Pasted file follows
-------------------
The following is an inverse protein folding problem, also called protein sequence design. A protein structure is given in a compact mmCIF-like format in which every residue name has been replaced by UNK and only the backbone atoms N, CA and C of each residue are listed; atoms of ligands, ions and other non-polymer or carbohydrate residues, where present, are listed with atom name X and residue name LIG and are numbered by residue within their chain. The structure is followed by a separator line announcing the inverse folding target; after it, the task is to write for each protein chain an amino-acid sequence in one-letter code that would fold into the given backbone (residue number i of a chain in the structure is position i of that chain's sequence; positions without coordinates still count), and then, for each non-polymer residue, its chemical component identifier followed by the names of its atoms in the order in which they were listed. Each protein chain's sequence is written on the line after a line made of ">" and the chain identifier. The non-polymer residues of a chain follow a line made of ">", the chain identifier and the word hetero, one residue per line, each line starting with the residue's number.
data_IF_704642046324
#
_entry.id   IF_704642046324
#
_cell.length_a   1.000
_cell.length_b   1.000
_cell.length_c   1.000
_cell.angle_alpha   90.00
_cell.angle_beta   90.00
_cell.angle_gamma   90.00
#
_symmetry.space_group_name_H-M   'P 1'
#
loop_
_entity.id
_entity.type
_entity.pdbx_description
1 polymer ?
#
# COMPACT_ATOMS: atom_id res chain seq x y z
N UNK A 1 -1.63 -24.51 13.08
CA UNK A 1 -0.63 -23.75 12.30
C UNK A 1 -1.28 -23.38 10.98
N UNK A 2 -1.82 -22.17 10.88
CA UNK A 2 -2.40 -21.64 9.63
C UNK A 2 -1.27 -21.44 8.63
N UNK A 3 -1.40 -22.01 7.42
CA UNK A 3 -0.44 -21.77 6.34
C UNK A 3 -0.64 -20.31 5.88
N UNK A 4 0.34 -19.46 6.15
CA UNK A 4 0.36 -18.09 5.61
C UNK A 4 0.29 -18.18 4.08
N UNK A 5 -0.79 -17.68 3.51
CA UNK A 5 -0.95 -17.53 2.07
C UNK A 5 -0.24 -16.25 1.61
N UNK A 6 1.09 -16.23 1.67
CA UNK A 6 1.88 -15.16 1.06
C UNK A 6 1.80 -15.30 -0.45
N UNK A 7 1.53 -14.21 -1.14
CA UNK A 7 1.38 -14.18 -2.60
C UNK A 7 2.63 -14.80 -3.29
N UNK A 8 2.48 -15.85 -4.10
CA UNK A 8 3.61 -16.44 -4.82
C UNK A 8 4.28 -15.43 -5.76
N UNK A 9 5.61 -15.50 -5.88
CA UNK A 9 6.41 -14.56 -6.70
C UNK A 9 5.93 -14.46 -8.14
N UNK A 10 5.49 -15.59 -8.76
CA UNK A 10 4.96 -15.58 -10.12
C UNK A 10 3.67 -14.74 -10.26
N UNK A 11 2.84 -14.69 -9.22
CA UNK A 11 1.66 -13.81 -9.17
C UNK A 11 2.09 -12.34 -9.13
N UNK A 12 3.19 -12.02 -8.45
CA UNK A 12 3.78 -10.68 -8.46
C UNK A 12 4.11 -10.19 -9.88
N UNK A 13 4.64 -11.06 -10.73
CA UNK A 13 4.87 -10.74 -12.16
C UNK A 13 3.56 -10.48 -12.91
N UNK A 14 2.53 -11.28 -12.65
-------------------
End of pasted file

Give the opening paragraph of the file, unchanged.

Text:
The following is an inverse protein folding problem, also called protein sequence design. A protein structure is given in a compact mmCIF-like format in which every residue name has been replaced by UNK and only the backbone atoms N, CA and C of each residue are listed; atoms of ligands, ions and other non-polymer or carbohydrate residues, where present, are listed with atom name X and residue name LIG and are numbered by residue within their chain. The structure is followed by a separator line announcing the inverse folding target; after it, the task is to write for each protein chain an amino-acid sequence in one-letter code that would fold into the given backbone (residue number i of a chain in the structure is position i of that chain's sequence; positions without coordinates still count), and then, for each non-polymer residue, its chemical component identifier followed by the names of its atoms in the order in which they were listed. Each protein chain's sequence is written on the line after a line made of ">" and the chain identifier. The non-polymer residues of a chain follow a line made of ">", the chain identifier and the word hetero, one residue per line, each line starting with the residue's number.